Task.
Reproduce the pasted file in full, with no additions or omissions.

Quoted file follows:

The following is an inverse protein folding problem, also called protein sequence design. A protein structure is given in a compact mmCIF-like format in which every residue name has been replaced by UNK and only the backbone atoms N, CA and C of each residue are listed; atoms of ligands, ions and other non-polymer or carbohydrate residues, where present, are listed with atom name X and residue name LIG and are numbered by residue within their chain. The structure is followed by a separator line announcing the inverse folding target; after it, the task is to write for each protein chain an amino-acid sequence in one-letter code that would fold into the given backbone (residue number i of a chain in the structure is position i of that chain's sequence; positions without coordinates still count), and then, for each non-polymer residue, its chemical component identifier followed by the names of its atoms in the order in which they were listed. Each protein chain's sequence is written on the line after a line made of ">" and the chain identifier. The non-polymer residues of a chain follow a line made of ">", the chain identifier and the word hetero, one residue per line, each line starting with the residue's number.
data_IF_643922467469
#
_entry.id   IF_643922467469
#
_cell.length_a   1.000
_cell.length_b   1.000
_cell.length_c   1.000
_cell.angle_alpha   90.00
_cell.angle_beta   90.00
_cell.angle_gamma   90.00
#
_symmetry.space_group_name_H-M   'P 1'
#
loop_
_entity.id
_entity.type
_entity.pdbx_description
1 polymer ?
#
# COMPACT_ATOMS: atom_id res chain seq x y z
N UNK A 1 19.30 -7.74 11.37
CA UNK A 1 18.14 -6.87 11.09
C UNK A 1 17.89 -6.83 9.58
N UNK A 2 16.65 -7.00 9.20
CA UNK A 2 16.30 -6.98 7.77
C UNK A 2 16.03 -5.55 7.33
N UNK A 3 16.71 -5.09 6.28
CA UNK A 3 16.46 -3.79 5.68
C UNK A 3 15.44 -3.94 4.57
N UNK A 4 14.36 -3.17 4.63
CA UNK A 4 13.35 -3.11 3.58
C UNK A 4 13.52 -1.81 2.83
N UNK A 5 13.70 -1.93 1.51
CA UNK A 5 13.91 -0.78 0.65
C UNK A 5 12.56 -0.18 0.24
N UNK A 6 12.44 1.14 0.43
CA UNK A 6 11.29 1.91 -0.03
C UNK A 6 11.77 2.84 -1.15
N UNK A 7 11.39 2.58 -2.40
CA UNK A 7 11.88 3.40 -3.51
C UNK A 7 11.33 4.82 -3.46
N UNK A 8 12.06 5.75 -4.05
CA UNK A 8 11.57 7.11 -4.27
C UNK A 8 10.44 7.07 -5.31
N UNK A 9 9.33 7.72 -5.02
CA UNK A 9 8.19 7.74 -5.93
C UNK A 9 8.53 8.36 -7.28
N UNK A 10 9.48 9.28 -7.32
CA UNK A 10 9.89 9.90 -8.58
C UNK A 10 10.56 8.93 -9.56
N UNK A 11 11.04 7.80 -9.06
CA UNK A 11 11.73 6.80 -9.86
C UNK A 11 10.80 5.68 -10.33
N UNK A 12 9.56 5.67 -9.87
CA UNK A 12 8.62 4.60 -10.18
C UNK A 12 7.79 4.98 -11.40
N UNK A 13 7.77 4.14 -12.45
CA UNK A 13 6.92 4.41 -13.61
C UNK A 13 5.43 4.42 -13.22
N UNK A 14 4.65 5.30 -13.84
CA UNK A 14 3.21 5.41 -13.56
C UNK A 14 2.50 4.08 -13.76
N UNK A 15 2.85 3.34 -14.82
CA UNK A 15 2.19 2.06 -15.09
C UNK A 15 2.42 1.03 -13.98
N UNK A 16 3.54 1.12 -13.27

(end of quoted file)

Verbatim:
The following is an inverse protein folding problem, also called protein sequence design. A protein structure is given in a compact mmCIF-like format in which every residue name has been replaced by UNK and only the backbone atoms N, CA and C of each residue are listed; atoms of ligands, ions and other non-polymer or carbohydrate residues, where present, are listed with atom name X and residue name LIG and are numbered by residue within their chain. The structure is followed by a separator line announcing the inverse folding target; after it, the task is to write for each protein chain an amino-acid sequence in one-letter code that would fold into the given backbone (residue number i of a chain in the structure is position i of that chain's sequence; positions without coordinates still count), and then, for each non-polymer residue, its chemical component identifier followed by the names of its atoms in the order in which they were listed. Each protein chain's sequence is written on the line after a line made of ">" and the chain identifier. The non-polymer residues of a chain follow a line made of ">", the chain identifier and the word hetero, one residue per line, each line starting with the residue's number.
data_IF_643922467469
#
_entry.id   IF_643922467469
#
_cell.length_a   1.000
_cell.length_b   1.000
_cell.length_c   1.000
_cell.angle_alpha   90.00
_cell.angle_beta   90.00
_cell.angle_gamma   90.00
#
_symmetry.space_group_name_H-M   'P 1'
#
loop_
_entity.id
_entity.type
_entity.pdbx_description
1 polymer ?
#
# COMPACT_ATOMS: atom_id res chain seq x y z
N UNK A 1 19.30 -7.74 11.37
CA UNK A 1 18.14 -6.87 11.09
C UNK A 1 17.89 -6.83 9.58
N UNK A 2 16.65 -7.00 9.20
CA UNK A 2 16.30 -6.98 7.77
C UNK A 2 16.03 -5.55 7.33
N UNK A 3 16.71 -5.09 6.28
CA UNK A 3 16.46 -3.79 5.68
C UNK A 3 15.44 -3.94 4.57
N UNK A 4 14.36 -3.17 4.63
CA UNK A 4 13.35 -3.11 3.58
C UNK A 4 13.52 -1.81 2.83
N UNK A 5 13.70 -1.93 1.51
CA UNK A 5 13.91 -0.78 0.65
C UNK A 5 12.56 -0.18 0.24
N UNK A 6 12.44 1.14 0.43
CA UNK A 6 11.29 1.91 -0.03
C UNK A 6 11.77 2.84 -1.15
N UNK A 7 11.39 2.58 -2.40
CA UNK A 7 11.88 3.40 -3.51
C UNK A 7 11.33 4.82 -3.46
N UNK A 8 12.06 5.75 -4.05
CA UNK A 8 11.57 7.11 -4.27
C UNK A 8 10.44 7.07 -5.31
N UNK A 9 9.33 7.72 -5.02
CA UNK A 9 8.19 7.74 -5.93
C UNK A 9 8.53 8.36 -7.28
N UNK A 10 9.48 9.28 -7.32
CA UNK A 10 9.89 9.90 -8.58
C UNK A 10 10.56 8.93 -9.56
N UNK A 11 11.04 7.80 -9.06
CA UNK A 11 11.73 6.80 -9.86
C UNK A 11 10.80 5.68 -10.33
N UNK A 12 9.56 5.67 -9.87
CA UNK A 12 8.62 4.60 -10.18
C UNK A 12 7.79 4.98 -11.40
N UNK A 13 7.77 4.14 -12.45
CA UNK A 13 6.92 4.41 -13.61
C UNK A 13 5.43 4.42 -13.22
N UNK A 14 4.65 5.30 -13.84
CA UNK A 14 3.21 5.41 -13.56
C UNK A 14 2.50 4.08 -13.76
N UNK A 15 2.85 3.34 -14.82
CA UNK A 15 2.19 2.06 -15.09
C UNK A 15 2.42 1.03 -13.98
N UNK A 16 3.54 1.12 -13.27